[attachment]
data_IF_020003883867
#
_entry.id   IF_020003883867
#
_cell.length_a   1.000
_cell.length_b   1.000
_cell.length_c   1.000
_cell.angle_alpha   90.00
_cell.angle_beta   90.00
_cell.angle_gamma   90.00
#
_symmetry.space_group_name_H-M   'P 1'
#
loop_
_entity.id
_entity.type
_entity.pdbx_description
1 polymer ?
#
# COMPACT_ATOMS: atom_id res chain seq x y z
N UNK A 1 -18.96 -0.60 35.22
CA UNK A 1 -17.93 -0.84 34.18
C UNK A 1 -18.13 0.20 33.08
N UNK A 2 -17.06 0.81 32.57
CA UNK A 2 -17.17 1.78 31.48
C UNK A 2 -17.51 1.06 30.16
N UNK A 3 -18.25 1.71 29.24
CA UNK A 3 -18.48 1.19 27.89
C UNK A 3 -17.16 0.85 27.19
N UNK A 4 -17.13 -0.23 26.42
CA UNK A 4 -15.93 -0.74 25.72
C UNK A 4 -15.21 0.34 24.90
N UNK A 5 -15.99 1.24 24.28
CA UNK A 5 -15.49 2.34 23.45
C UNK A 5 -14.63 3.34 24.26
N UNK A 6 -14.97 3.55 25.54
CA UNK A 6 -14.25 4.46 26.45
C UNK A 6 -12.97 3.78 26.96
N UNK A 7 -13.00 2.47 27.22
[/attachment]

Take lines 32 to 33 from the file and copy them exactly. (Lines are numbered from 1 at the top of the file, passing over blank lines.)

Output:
C UNK A 4 -15.21 0.34 24.90
N UNK A 5 -15.99 1.24 24.28